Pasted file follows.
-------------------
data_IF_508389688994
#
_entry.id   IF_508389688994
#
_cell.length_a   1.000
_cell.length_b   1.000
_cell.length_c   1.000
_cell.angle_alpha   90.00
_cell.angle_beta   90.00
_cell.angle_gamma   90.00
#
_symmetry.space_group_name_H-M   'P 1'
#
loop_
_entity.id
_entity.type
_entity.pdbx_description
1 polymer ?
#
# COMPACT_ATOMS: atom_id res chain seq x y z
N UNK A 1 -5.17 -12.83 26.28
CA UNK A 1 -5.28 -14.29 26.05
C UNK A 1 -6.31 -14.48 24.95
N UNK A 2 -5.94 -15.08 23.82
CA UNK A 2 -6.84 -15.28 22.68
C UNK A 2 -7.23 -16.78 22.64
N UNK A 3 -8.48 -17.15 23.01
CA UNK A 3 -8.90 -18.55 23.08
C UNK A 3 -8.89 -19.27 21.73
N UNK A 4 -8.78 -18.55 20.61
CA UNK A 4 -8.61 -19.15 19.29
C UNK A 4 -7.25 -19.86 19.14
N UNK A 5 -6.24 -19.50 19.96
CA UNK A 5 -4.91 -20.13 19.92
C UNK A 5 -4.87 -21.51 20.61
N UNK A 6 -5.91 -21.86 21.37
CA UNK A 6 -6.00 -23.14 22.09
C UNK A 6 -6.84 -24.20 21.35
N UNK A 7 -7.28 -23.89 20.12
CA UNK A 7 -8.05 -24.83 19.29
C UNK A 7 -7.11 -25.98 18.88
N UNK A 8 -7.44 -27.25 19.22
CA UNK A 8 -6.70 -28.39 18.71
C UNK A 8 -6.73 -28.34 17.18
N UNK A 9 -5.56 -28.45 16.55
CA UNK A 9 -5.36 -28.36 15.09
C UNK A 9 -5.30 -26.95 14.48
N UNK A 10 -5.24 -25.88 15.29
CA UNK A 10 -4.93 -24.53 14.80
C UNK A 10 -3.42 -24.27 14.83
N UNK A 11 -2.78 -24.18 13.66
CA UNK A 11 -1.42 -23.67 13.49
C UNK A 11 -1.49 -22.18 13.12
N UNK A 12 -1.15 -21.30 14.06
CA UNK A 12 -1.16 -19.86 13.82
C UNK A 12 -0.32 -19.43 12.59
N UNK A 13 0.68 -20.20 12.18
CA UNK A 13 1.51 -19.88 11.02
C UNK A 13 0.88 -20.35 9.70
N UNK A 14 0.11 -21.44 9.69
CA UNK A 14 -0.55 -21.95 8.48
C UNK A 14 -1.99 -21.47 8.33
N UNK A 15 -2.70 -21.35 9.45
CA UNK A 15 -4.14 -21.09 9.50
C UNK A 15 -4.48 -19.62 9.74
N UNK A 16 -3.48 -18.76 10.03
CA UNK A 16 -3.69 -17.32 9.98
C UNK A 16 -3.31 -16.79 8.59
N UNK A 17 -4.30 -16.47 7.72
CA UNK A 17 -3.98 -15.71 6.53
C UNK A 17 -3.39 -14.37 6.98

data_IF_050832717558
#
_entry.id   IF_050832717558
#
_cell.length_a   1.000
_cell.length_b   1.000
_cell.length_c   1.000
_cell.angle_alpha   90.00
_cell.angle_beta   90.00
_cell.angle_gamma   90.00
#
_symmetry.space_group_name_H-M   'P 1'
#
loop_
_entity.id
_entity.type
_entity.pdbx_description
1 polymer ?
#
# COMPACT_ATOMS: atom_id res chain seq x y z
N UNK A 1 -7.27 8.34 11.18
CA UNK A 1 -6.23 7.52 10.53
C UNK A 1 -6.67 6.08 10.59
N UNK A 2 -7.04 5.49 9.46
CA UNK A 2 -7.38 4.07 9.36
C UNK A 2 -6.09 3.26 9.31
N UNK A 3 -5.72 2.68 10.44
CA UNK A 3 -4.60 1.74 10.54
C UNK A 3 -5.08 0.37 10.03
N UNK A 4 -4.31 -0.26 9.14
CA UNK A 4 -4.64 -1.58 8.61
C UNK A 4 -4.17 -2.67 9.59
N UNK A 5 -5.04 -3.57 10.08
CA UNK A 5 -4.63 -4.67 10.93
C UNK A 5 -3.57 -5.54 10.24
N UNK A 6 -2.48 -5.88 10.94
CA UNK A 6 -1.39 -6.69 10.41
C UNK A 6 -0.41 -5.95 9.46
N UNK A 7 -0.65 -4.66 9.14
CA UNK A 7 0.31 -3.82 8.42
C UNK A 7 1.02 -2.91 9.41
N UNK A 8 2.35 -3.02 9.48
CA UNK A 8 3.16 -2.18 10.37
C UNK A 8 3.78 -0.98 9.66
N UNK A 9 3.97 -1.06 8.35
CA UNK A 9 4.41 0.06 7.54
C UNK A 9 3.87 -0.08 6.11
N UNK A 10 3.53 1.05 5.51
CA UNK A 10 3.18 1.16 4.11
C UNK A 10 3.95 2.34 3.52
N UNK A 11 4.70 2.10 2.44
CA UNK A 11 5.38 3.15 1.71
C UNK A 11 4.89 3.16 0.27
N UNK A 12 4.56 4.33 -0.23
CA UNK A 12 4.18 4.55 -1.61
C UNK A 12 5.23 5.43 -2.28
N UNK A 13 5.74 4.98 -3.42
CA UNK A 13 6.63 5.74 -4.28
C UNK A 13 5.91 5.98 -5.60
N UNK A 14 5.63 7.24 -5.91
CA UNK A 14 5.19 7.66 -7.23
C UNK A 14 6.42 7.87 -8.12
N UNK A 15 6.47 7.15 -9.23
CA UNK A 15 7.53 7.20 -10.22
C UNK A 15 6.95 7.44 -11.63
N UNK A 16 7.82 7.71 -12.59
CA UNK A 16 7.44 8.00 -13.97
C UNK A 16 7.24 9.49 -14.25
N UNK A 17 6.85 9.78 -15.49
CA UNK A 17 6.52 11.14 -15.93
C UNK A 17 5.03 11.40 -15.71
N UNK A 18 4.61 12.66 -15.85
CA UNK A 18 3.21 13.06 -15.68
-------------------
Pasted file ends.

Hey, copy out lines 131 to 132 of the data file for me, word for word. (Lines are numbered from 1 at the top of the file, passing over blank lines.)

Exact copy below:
N UNK A 14 5.63 7.24 -5.91
CA UNK A 14 5.19 7.66 -7.23